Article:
by | Aug 2, 2010 | Book, Historical Theology, Missions

“A masterful examination of the Puritan’s positive attitude toward missions and evangelism, showing their passionate desire to seek the salvation of the lost. Through the writings of five notable Puritans: Richard Sibbes, Richard Baxter, John Eliot, Cotton Mather and Jonathan Edwards, Rooy explores Puritan missiology in its theological foundation, its development and establishment, and its progress. Individuals and churches alike will be inspired by this historical and theological survey of magisterial Puritans.” – Joel Beeke

“Of excellent quality throughout, this volume traces out the theology that leads to the evangelization of the world: divine sovereignty and human responsibility, conversion, and the role of the church in missions. The biographical sketches enhance the volume. This is all rich material. Highlights for me are the practical section on evangelism from Richard Baxter’s ‘A Christian Directory’ and the preceptive analysis of Jonathan Edwards’ book ‘A History of Redemption,’ which the author suggests is perhaps Edwards’ best claim to originality in theology. I commend this volume highly.” – Erroll Hulse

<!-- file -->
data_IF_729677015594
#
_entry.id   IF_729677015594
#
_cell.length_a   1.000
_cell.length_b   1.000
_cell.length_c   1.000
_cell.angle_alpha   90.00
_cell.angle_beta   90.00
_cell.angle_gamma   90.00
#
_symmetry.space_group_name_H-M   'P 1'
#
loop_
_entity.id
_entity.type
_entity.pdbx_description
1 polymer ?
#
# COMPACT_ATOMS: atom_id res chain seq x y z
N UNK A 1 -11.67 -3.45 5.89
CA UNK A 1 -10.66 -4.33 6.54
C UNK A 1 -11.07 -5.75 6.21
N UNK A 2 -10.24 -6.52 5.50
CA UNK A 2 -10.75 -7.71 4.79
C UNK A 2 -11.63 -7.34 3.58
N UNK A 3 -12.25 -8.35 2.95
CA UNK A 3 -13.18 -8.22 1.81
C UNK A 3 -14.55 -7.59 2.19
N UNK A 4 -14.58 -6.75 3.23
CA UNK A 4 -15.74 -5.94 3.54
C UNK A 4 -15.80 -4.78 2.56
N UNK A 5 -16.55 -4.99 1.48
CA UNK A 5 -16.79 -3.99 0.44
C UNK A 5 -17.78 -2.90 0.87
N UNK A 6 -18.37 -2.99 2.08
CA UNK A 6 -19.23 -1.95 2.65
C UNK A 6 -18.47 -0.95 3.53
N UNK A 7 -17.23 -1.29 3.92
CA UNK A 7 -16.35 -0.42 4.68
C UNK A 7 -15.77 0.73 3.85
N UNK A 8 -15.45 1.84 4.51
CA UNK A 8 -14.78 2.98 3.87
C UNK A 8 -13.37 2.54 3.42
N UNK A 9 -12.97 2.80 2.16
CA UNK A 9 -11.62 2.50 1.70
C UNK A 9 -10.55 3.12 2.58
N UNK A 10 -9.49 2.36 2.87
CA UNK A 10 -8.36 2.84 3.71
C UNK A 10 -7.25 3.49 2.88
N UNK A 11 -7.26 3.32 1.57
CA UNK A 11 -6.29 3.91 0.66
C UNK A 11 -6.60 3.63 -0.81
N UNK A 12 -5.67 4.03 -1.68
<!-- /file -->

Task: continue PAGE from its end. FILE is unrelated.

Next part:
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Why is Theonomy Unbiblical?

Why is Theonomy Unbiblical?

Before critiquing theonomy, we need a good definition. Some people today who use the word “theonomy” don’t mean anything more than “God’s law” because the etimology of the word theonomy is “theos” which means God, and “nomos” which means law. They only want to affirm that God’s law is supreme over man’s law. And they’re right about that. God’s transcendent moral law is the norm that norms all norms. Governmental laws should always be consistent with God’s law and human law must never violate God’s law.

But in this post, I’ll be using the word “theonomy” in a more technical sense, which is rooted in the historic usage of the term.

A Post-Logue to #DatPostmil? Blog Posts

A Post-Logue to #DatPostmil? Blog Posts

It is always a humbling and learning experience to read the responses to a blog series on a controversial subject. Iron does sharpen iron, as the Bible says, and I learn much from those responses. Some postmils have taken a little umbrage at my description of Postmillennialism as a millennium involving a distinct, golden age following the one in which we live.

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